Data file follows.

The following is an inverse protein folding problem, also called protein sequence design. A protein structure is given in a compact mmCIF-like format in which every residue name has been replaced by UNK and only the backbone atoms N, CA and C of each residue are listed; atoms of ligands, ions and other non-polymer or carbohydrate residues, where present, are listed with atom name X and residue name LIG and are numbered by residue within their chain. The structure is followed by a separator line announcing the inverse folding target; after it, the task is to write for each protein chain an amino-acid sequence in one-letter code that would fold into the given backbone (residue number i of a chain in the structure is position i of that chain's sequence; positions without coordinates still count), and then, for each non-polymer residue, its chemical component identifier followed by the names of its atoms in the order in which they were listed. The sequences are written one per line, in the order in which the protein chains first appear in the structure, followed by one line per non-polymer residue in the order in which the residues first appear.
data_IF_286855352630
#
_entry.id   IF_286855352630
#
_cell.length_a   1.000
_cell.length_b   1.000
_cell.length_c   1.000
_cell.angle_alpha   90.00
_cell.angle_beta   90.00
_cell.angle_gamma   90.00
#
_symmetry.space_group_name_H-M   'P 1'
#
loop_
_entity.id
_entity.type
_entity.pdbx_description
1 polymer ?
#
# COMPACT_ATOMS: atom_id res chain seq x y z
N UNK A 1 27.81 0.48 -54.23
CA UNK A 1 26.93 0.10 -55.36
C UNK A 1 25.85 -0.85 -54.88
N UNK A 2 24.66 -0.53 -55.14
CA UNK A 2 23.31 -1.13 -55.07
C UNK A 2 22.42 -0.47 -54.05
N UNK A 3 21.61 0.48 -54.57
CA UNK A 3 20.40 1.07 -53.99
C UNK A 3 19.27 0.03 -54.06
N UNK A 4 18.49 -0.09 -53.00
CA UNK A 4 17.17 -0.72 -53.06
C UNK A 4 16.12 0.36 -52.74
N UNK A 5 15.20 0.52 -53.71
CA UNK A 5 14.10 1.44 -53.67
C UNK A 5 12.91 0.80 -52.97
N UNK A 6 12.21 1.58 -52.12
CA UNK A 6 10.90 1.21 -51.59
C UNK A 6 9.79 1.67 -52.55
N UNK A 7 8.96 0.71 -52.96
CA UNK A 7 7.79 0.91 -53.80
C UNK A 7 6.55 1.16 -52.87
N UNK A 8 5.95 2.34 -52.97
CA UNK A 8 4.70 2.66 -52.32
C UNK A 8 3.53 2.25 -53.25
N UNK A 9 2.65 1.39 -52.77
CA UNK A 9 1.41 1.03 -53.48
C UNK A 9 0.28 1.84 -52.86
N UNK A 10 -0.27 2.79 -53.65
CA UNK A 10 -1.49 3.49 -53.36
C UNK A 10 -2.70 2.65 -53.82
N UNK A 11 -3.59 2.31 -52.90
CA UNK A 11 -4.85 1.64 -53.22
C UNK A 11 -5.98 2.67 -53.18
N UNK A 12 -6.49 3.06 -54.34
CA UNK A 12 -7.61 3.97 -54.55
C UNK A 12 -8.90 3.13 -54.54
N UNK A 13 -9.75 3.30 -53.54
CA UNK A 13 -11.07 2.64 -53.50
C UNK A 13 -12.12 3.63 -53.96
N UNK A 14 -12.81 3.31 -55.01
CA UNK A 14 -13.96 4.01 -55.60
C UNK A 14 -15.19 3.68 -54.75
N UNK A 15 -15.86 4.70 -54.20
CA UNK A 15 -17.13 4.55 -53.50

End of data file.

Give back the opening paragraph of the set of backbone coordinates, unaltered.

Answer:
The following is an inverse protein folding problem, also called protein sequence design. A protein structure is given in a compact mmCIF-like format in which every residue name has been replaced by UNK and only the backbone atoms N, CA and C of each residue are listed; atoms of ligands, ions and other non-polymer or carbohydrate residues, where present, are listed with atom name X and residue name LIG and are numbered by residue within their chain. The structure is followed by a separator line announcing the inverse folding target; after it, the task is to write for each protein chain an amino-acid sequence in one-letter code that would fold into the given backbone (residue number i of a chain in the structure is position i of that chain's sequence; positions without coordinates still count), and then, for each non-polymer residue, its chemical component identifier followed by the names of its atoms in the order in which they were listed. The sequences are written one per line, in the order in which the protein chains first appear in the structure, followed by one line per non-polymer residue in the order in which the residues first appear.